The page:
• Lower interest rate: Depending on the rate decrease, your payments could go down significantly. But if your rate is already low, it may not make much of a difference. This lower rate won’t last forever. Your interest rate and monthly payments will go up over time.
  • Longer repayment period: Stretching payments over a greater period of time should cut your monthly payments. It may also significantly increase the interest you pay overtime. Ideally, your situation will improve, you’ll be able to afford a higher payment, and you will refinance your mortgage with a better rate.
  • Going from an adjustable rate to a fixed interest rate: A fixed-rate loan will be more predictable and should be more manageable.
  • Principal reduction: In rare cases, the lender could cut the principal of your loan, giving you more equity. Note, however, this change may be considered taxable income.
  • Refinancing: This isn’t a modification because there’s a new loan agreement, not a change to an existing one. If you’re having financial trouble, you probably won’t qualify for refinancing. If you have other, significant assets that could be collateral, the lender may offer this option.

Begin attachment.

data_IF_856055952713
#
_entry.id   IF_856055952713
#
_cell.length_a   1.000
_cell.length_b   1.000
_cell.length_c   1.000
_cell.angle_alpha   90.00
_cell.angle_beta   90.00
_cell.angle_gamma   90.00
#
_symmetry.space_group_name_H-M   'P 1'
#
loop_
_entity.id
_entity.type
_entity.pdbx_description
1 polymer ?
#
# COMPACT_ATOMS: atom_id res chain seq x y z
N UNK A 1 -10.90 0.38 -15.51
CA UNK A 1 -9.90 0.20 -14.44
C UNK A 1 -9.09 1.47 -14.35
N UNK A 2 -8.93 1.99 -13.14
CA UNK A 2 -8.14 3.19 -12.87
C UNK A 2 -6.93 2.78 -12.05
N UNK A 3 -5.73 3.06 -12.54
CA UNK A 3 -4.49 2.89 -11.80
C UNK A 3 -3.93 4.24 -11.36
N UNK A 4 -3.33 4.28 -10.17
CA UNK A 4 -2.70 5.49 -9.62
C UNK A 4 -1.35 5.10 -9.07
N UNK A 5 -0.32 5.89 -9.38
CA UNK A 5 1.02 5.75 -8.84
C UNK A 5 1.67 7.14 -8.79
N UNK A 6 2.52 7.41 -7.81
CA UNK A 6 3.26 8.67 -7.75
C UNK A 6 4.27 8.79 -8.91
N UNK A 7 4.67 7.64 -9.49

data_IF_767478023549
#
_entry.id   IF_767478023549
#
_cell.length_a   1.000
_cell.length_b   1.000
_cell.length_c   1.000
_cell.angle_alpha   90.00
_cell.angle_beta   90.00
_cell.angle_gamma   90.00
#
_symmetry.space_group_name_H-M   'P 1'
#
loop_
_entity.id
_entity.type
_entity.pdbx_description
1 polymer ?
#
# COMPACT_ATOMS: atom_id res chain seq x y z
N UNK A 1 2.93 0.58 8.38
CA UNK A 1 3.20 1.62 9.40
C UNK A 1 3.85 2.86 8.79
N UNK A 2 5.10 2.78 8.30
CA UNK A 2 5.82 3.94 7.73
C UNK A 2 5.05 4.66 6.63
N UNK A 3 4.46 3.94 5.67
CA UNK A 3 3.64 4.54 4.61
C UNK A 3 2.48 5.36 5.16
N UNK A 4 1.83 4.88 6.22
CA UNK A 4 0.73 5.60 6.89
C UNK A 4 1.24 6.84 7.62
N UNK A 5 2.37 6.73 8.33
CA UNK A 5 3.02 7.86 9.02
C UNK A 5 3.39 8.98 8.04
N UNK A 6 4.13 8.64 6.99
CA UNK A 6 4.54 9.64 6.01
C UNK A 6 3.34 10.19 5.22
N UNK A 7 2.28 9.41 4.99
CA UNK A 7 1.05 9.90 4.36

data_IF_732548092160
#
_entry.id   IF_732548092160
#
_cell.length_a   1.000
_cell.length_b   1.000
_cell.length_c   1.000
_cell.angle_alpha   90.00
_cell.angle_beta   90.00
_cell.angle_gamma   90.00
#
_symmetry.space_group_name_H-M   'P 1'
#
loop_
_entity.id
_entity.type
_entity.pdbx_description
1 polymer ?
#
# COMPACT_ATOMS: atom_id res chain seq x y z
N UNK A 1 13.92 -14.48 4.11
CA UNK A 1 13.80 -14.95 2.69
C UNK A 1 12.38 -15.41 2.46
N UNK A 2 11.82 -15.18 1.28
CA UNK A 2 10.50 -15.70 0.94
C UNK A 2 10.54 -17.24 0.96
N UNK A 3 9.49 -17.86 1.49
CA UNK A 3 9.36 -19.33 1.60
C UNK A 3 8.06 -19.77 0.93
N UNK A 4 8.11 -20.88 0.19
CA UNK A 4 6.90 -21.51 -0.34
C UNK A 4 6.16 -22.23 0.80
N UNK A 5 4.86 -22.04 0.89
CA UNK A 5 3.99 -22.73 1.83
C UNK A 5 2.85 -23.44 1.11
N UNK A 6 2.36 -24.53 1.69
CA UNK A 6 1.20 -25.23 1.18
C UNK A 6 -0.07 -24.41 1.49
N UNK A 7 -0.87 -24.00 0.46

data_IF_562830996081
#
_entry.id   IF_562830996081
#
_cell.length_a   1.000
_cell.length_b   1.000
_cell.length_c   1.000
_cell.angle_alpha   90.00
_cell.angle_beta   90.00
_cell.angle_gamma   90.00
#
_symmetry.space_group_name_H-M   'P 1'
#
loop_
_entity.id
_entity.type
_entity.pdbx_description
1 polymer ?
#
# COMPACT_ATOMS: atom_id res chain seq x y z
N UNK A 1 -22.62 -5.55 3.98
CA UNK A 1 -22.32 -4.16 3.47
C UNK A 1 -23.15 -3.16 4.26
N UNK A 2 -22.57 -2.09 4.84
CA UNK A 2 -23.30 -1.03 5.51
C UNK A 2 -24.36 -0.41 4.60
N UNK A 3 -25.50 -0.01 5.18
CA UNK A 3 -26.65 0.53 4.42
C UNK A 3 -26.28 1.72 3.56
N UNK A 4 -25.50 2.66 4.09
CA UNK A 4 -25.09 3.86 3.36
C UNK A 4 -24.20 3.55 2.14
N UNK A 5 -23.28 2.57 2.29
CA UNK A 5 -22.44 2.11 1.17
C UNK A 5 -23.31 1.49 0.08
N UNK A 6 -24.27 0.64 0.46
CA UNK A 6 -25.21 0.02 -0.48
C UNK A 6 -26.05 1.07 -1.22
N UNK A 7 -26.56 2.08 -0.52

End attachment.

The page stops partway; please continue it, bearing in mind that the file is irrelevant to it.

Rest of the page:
Eligibility for a mortgage loan modification varies from lender to lender, but usually, you must:

  • Be at least one regular payment behind or show that you’ll miss one very soon.
  • Show a significant financial hardship, such as a severe illness or disability, death of someone whose income was used to make payments, a natural disaster, a sudden increase in your housing costs (such as a sharp property tax rise).

Loan Modification in the COVID-19 Pandemic

The economic downturn caused by the COVID-19 pandemic has put millions out of work. More than a third of those responding to a U.S. Census Bureau survey in November and December 2020 stated they believed they face eviction from their apartment or foreclosure on their home in the next two months, reports Newsweek. If a federal agency or program backs your mortgage, a government mortgage loan modification plan may be an option: